Separating fact from fantasy is no small order in The Riverman, Aaron Starmer’s first installment in a planned trilogy. And discerning what is real is a challenge for the reader as well as for 12-year-old Alistair Cleary, the well-meaning protagonist of this dark and multilayered novel set in a small town in the 1980s.
Odd girl-next-door Fiona Loomis has a proposal for Alistair: listen to her ramblings and write down her story. Sounds innocent enough, but Alistair soon learns that Fiona’s story is far from typical or even believable. She weaves a tale of traveling the magical, unknown world of Aquavania (via a portal in her basement). There, she creates her own reality and meets unusual characters along the way who tell her about the nefarious Riverman, who allegedly steals children’s souls.
In Fiona’s stories, time shifts; children disappear; and she struggles to live both in Aquavania and in what she calls the Solid World. But as confused and concerned as Alistair is, he finds himself strangely drawn to Fiona and begins to wonder if her stories are a cover for something dangerous or abusive happening in her family.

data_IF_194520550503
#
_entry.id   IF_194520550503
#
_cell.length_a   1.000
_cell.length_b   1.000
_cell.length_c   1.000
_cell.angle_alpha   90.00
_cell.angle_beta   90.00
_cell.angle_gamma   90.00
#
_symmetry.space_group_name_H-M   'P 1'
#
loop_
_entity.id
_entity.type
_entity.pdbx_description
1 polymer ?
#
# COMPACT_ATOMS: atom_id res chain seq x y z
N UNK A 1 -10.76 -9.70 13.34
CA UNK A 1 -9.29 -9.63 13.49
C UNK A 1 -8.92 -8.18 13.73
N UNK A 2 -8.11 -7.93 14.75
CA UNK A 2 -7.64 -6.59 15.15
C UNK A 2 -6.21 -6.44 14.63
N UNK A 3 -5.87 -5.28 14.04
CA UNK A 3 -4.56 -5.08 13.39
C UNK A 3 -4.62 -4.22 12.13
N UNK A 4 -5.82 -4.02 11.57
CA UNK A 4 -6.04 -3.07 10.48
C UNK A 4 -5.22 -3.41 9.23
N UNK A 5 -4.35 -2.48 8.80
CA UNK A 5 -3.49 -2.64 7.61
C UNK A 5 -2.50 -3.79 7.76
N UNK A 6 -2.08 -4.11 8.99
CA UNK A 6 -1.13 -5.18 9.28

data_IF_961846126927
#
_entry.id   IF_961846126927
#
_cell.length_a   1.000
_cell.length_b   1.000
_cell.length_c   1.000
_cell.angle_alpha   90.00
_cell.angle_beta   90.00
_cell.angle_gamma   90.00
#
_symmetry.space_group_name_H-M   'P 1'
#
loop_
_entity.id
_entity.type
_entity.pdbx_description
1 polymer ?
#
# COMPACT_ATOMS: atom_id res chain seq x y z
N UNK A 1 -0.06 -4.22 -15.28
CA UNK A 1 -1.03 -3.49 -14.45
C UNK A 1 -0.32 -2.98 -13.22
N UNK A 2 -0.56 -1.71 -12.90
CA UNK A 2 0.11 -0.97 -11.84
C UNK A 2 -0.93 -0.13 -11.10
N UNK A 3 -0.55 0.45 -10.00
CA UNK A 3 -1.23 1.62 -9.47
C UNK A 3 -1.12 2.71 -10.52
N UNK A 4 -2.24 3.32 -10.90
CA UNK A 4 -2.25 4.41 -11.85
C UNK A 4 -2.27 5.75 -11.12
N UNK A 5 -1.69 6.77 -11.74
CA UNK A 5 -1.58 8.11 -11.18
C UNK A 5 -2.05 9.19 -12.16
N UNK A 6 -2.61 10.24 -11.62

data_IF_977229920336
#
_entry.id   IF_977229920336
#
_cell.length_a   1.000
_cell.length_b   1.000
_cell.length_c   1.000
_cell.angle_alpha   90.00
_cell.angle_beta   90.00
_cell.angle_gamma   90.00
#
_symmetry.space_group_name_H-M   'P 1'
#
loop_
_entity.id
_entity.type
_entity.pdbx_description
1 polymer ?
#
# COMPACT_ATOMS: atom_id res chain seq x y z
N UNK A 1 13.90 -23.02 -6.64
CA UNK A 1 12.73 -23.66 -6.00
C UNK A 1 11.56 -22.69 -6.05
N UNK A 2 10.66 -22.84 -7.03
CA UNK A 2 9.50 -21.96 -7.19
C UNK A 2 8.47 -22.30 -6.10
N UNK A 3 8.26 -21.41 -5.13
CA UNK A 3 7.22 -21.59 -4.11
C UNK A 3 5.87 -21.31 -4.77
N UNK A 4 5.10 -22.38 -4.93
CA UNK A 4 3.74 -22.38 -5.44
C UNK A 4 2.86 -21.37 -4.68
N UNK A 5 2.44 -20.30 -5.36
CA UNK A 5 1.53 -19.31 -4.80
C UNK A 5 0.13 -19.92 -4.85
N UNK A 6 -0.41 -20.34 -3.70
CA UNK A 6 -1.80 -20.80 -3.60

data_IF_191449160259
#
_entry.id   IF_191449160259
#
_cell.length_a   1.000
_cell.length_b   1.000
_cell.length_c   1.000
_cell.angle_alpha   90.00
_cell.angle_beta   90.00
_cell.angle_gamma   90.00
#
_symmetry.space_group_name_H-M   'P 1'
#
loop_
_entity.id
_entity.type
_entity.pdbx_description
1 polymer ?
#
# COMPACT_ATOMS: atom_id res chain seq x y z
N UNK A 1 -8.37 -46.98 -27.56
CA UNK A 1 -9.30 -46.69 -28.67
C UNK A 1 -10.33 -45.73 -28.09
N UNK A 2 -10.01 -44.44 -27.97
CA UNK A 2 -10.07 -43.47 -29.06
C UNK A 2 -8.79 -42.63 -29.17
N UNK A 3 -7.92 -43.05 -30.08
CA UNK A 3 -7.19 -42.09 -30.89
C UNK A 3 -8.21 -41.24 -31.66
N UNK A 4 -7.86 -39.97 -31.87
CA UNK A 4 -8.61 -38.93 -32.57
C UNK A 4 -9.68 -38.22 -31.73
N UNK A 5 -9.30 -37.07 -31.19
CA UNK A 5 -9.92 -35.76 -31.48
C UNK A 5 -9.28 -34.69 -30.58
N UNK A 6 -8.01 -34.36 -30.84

This tale of alternate realities may be a tad tough to follow (and a bit mature) for younger readers, but older preteens and teens will find this contemporary twisted and tumbled take on Through the Looking-Glass (with a few similarities to Tony DiTerlizzi’s WondLa trilogy) to be a compelling mystery. Alternate worlds may be the next dystopias, and Starmer is the one to pull it off.
Sharon Verbeten is a freelance writer and children’s librarian in De Pere, Wisconsin.